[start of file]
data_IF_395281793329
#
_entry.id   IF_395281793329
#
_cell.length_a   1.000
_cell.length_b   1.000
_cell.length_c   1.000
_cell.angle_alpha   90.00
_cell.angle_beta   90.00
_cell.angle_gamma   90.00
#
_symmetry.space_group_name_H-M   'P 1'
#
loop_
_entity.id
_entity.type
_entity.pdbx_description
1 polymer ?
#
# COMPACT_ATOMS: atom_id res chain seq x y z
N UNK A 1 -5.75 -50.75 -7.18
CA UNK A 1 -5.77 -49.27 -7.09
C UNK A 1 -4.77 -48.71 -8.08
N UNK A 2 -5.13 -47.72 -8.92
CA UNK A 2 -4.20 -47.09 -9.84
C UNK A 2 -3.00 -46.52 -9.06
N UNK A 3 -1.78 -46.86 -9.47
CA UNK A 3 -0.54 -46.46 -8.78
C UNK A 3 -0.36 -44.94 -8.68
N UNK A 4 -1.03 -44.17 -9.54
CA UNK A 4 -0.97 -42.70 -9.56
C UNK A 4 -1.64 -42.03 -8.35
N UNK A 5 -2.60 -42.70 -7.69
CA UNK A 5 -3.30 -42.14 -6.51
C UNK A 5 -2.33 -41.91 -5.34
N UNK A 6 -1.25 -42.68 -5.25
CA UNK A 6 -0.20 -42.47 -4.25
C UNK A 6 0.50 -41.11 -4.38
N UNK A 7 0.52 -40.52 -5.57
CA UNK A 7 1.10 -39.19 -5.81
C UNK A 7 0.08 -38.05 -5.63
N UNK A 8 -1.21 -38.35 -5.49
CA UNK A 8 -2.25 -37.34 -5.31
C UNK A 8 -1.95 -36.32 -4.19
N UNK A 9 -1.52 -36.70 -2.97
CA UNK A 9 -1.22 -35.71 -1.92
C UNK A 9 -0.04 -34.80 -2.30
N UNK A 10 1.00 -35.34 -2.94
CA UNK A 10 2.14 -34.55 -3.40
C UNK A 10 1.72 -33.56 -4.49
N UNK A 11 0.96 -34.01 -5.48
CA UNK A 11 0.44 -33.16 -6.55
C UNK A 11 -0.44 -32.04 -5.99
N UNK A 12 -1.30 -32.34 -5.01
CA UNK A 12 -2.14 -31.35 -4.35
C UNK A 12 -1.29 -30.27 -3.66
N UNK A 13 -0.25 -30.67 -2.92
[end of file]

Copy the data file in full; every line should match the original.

data_IF_395281793329
#
_entry.id   IF_395281793329
#
_cell.length_a   1.000
_cell.length_b   1.000
_cell.length_c   1.000
_cell.angle_alpha   90.00
_cell.angle_beta   90.00
_cell.angle_gamma   90.00
#
_symmetry.space_group_name_H-M   'P 1'
#
loop_
_entity.id
_entity.type
_entity.pdbx_description
1 polymer ?
#
# COMPACT_ATOMS: atom_id res chain seq x y z
N UNK A 1 -5.75 -50.75 -7.18
CA UNK A 1 -5.77 -49.27 -7.09
C UNK A 1 -4.77 -48.71 -8.08
N UNK A 2 -5.13 -47.72 -8.92
CA UNK A 2 -4.20 -47.09 -9.84
C UNK A 2 -3.00 -46.52 -9.06
N UNK A 3 -1.78 -46.86 -9.47
CA UNK A 3 -0.54 -46.46 -8.78
C UNK A 3 -0.36 -44.94 -8.68
N UNK A 4 -1.03 -44.17 -9.54
CA UNK A 4 -0.97 -42.70 -9.56
C UNK A 4 -1.64 -42.03 -8.35
N UNK A 5 -2.60 -42.70 -7.69
CA UNK A 5 -3.30 -42.14 -6.51
C UNK A 5 -2.33 -41.91 -5.34
N UNK A 6 -1.25 -42.68 -5.25
CA UNK A 6 -0.20 -42.47 -4.25
C UNK A 6 0.50 -41.11 -4.38
N UNK A 7 0.52 -40.52 -5.57
CA UNK A 7 1.10 -39.19 -5.81
C UNK A 7 0.08 -38.05 -5.63
N UNK A 8 -1.21 -38.35 -5.49
CA UNK A 8 -2.25 -37.34 -5.31
C UNK A 8 -1.95 -36.32 -4.19
N UNK A 9 -1.52 -36.70 -2.97
CA UNK A 9 -1.22 -35.71 -1.92
C UNK A 9 -0.04 -34.80 -2.30
N UNK A 10 1.00 -35.34 -2.94
CA UNK A 10 2.14 -34.55 -3.40
C UNK A 10 1.72 -33.56 -4.49
N UNK A 11 0.96 -34.01 -5.48
CA UNK A 11 0.44 -33.16 -6.55
C UNK A 11 -0.44 -32.04 -5.99
N UNK A 12 -1.30 -32.34 -5.01
CA UNK A 12 -2.14 -31.35 -4.35
C UNK A 12 -1.29 -30.27 -3.66
N UNK A 13 -0.25 -30.67 -2.92